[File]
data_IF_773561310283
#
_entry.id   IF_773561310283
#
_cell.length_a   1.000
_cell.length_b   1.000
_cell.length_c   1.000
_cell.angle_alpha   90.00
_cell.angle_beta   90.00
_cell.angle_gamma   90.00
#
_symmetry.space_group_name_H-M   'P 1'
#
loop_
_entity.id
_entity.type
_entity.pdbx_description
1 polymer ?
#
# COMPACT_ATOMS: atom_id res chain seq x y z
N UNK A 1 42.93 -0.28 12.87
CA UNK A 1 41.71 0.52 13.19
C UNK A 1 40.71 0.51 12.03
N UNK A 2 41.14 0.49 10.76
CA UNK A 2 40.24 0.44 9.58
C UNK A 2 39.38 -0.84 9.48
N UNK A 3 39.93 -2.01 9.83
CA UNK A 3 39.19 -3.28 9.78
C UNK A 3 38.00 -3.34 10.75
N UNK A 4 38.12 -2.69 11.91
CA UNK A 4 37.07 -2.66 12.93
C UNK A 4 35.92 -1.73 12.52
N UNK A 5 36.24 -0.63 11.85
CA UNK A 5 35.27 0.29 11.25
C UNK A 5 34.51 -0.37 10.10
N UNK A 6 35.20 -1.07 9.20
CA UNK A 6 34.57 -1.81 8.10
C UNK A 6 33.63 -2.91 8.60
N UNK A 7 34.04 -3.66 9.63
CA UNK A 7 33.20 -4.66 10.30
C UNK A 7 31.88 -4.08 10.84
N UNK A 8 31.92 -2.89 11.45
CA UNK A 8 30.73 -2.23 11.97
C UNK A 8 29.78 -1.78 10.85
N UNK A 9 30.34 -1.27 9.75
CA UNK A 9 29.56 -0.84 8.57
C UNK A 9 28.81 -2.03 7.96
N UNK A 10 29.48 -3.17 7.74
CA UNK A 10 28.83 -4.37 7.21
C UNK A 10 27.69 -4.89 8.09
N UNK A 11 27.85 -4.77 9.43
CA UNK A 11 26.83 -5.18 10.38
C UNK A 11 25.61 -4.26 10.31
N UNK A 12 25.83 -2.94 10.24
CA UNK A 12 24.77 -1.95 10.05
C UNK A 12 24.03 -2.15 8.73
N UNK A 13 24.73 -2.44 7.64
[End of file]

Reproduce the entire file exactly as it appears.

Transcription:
data_IF_773561310283
#
_entry.id   IF_773561310283
#
_cell.length_a   1.000
_cell.length_b   1.000
_cell.length_c   1.000
_cell.angle_alpha   90.00
_cell.angle_beta   90.00
_cell.angle_gamma   90.00
#
_symmetry.space_group_name_H-M   'P 1'
#
loop_
_entity.id
_entity.type
_entity.pdbx_description
1 polymer ?
#
# COMPACT_ATOMS: atom_id res chain seq x y z
N UNK A 1 42.93 -0.28 12.87
CA UNK A 1 41.71 0.52 13.19
C UNK A 1 40.71 0.51 12.03
N UNK A 2 41.14 0.49 10.76
CA UNK A 2 40.24 0.44 9.58
C UNK A 2 39.38 -0.84 9.48
N UNK A 3 39.93 -2.01 9.83
CA UNK A 3 39.19 -3.28 9.78
C UNK A 3 38.00 -3.34 10.75
N UNK A 4 38.12 -2.69 11.91
CA UNK A 4 37.07 -2.66 12.93
C UNK A 4 35.92 -1.73 12.52
N UNK A 5 36.24 -0.63 11.85
CA UNK A 5 35.27 0.29 11.25
C UNK A 5 34.51 -0.37 10.10
N UNK A 6 35.20 -1.07 9.20
CA UNK A 6 34.57 -1.81 8.10
C UNK A 6 33.63 -2.91 8.60
N UNK A 7 34.04 -3.66 9.63
CA UNK A 7 33.20 -4.66 10.30
C UNK A 7 31.88 -4.08 10.84
N UNK A 8 31.92 -2.89 11.45
CA UNK A 8 30.73 -2.23 11.97
C UNK A 8 29.78 -1.78 10.85
N UNK A 9 30.34 -1.27 9.75
CA UNK A 9 29.56 -0.84 8.57
C UNK A 9 28.81 -2.03 7.96
N UNK A 10 29.48 -3.17 7.74
CA UNK A 10 28.83 -4.37 7.21
C UNK A 10 27.69 -4.89 8.09
N UNK A 11 27.85 -4.77 9.43
CA UNK A 11 26.83 -5.18 10.38
C UNK A 11 25.61 -4.26 10.31
N UNK A 12 25.83 -2.94 10.24
CA UNK A 12 24.77 -1.95 10.05
C UNK A 12 24.03 -2.15 8.73
N UNK A 13 24.73 -2.44 7.64